In Judaism, today is considered to be a fast day commemorating the completion of the Greek translation of the Hebrew Scripture, otherwise called the Septuagint. The original purpose of the Septuagint was to meet the needs of those Greek speaking Jews who lived throughout the world at that time. It is recorded in the gospel of John that some of these Greek Jews were in Jerusalem during the days of the Messiah.
Though viewed by most as a great accomplishment, there were some rabbis who viewed the Septuagint as a tragedy. These dissenters saw it as an indication of the growing ignorance of Jewish people in regard to the Hebrew Scriptures and decline of their set apart culture. They considered it as a bridge to the Gentile masses who would further drain the Jewish world of its strength. Up until that time Judaism had tended to attract only the intellectual elite because, for the masses, the Hebrew language was too difficult to learn and thus presented a great impediment to accessing the Scriptures. For all practical purposes, this language barrier was an insurmountable obstacle for many people throughout the nations, something these rabbis saw as a benefit to their worldview. These rabbis felt the Septuagint would be used by Christians to dilute Judaism and its unique perspective of the Bible and also to target Jews for conversion.
History seems to bear out that the Septuagint was, indeed, instrumental in bringing the Scriptures to the world’s masses, which is a good thing. It’s also clear that by translating the Scripture into Greek and then into Latin and many other languages, a linguistic distance from the original Hebrew understanding was created, allowing for mistaken conclusions and misinterpretations. In other words. while these different translations did a service by providing the Word of God to the nations of the world, over time the Hebraic context was lost. Unfortunately, this problem was compounded over the centuries.
Yet, the Creator was not taken by surprise in all of this; He knew this would occur. Perhaps that is why, from beginning to end of the Scriptures, whether in Hebrew, Greek or English, we see God continually speaks of restoration:
“The Lord is well pleased for His righteousness’ sake; He will exalt the law and make it honorable. But this is a people robbed and plundered; all of them are snared in holes and they are hidden in prison houses; they are for prey, and no one delivers; for plunder, and no one says, ‘Restore!’ “Who among you will give ear to this? Who will listen and hear for the time to come?” (Isaiah 42:21-23)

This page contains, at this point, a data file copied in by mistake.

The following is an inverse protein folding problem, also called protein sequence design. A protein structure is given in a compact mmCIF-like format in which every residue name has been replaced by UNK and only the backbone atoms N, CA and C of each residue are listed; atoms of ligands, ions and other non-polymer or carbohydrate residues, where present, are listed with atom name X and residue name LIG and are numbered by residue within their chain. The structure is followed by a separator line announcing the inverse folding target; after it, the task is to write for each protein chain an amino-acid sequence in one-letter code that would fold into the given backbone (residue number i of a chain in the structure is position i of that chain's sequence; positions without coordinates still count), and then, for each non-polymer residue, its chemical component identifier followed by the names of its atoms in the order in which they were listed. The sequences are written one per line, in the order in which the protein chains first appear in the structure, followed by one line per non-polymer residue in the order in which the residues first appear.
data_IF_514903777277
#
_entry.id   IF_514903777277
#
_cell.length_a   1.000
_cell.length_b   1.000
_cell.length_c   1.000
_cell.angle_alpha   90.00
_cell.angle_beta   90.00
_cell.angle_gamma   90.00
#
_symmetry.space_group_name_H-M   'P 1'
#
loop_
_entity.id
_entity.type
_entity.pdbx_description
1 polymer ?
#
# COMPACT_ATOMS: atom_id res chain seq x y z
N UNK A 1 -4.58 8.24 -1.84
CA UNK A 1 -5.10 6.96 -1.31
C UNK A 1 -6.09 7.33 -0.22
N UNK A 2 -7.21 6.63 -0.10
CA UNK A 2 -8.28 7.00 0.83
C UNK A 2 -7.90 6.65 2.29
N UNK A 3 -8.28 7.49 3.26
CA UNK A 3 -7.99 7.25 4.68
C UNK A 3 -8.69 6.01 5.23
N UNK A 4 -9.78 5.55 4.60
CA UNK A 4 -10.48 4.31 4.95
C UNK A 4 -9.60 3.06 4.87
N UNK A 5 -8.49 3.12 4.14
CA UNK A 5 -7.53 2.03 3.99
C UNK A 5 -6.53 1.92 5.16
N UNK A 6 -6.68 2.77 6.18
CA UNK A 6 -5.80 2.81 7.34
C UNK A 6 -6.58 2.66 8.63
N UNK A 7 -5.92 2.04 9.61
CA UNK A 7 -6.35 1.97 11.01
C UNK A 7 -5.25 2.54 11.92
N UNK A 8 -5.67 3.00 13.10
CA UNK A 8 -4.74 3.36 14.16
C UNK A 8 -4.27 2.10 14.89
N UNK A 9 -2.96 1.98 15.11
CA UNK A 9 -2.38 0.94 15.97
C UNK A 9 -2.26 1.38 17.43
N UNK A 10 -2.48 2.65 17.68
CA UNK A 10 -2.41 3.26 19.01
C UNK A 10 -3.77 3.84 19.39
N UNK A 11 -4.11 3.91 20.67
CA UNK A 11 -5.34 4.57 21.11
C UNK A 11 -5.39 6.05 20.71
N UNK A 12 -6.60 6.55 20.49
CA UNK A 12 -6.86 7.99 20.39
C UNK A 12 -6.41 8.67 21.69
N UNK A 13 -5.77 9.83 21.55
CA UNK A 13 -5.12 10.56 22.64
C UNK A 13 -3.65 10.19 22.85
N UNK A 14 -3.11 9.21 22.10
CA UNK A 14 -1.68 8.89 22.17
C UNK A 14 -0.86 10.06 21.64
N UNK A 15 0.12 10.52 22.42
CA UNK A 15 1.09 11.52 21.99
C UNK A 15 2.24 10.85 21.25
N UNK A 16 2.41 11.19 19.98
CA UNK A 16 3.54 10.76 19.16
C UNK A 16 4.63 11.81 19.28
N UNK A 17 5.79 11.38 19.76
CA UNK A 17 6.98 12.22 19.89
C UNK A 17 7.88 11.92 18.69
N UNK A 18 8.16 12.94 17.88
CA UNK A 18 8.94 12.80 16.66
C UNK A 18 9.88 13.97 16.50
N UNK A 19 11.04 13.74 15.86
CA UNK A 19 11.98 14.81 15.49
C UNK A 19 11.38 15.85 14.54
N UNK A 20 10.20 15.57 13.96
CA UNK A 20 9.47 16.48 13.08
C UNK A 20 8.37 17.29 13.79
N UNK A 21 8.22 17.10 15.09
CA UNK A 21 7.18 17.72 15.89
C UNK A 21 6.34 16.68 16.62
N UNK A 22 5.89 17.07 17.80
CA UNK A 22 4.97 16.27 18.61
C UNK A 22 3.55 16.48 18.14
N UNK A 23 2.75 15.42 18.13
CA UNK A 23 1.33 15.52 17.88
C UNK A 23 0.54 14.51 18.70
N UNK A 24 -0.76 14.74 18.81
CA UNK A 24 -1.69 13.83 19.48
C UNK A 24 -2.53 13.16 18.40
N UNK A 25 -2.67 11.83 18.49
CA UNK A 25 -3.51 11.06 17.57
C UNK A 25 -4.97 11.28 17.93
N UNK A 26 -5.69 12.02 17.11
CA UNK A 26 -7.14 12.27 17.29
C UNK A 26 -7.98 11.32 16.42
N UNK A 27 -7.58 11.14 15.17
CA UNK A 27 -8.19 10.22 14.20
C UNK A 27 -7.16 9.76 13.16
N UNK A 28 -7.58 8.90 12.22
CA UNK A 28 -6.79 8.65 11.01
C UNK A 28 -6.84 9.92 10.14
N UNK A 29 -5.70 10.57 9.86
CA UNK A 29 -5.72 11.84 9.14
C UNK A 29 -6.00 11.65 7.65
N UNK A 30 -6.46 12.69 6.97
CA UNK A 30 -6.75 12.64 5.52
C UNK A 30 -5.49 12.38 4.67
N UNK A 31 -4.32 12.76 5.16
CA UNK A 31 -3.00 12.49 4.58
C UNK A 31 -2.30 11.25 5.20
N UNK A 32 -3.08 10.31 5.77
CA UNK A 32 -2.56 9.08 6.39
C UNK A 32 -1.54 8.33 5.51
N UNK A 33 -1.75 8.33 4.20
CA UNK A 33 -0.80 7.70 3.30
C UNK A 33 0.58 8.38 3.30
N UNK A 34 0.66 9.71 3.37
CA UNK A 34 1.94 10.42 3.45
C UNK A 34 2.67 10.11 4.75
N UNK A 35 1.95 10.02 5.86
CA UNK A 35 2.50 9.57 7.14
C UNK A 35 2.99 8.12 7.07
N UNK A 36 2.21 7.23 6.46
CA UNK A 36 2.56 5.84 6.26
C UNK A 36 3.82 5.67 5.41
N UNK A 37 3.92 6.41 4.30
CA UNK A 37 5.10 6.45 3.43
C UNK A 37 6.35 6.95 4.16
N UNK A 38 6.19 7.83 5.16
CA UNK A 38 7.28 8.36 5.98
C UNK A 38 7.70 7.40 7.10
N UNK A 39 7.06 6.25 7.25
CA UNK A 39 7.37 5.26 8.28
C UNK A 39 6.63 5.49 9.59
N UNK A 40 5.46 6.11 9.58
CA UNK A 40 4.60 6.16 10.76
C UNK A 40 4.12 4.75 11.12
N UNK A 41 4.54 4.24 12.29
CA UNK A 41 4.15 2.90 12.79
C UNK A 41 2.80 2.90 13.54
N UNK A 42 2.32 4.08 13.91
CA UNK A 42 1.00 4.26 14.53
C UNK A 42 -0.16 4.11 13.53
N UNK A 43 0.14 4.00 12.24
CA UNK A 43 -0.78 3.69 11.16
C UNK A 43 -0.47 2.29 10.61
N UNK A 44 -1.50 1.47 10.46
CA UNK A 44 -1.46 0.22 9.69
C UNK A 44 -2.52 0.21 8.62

The phrase, “time to come,” implies the last days. He’s saying, “Who in the last days will hear the call to restore things back to what they used to be?” In the New Testament, Peter reaffirms that God had time and again spoken of a day when all things would be restored.
“Repent therefore and be converted, that your sins may be blotted out, so that times of refreshing may come from the presence of the Lord, and that He may send Jesus the Messiah, who was preached to you before, whom heaven must receive until the times of restoration of all things, which God has spoken by the mouth of all His holy prophets since the world began.” (Acts 3:19-21)
Restoration is what the Creator has been speaking to all of His people, through His Prophets, since the beginning of the world.
It is our tendency to look back on the mistakes of the past and wish they could have been avoided. It would have been better, perhaps, if believers had always held onto the Hebrew context of Scripture. But God knew what would occur and predetermined there would come a season, in the last days, when He would begin to restore those things that have lost and forgotten. So rather than focusing on what we think should have or could have been, we need to focus on the fact that He is calling this generation to speak out on behalf of the restoration of all things. The same concept is true for our personal lives. Rather than focusing on our past failures, let us focus on the fact that He wishes to restore to us that which we thought had been lost; to restore the years that the locust has devoured.
Therefore, within the parameters of gentleness, meekness, kindness, long-suffering and patience, let us go about lives with the notion that we have heard God’s heart and will declare in these last days, “Restore!”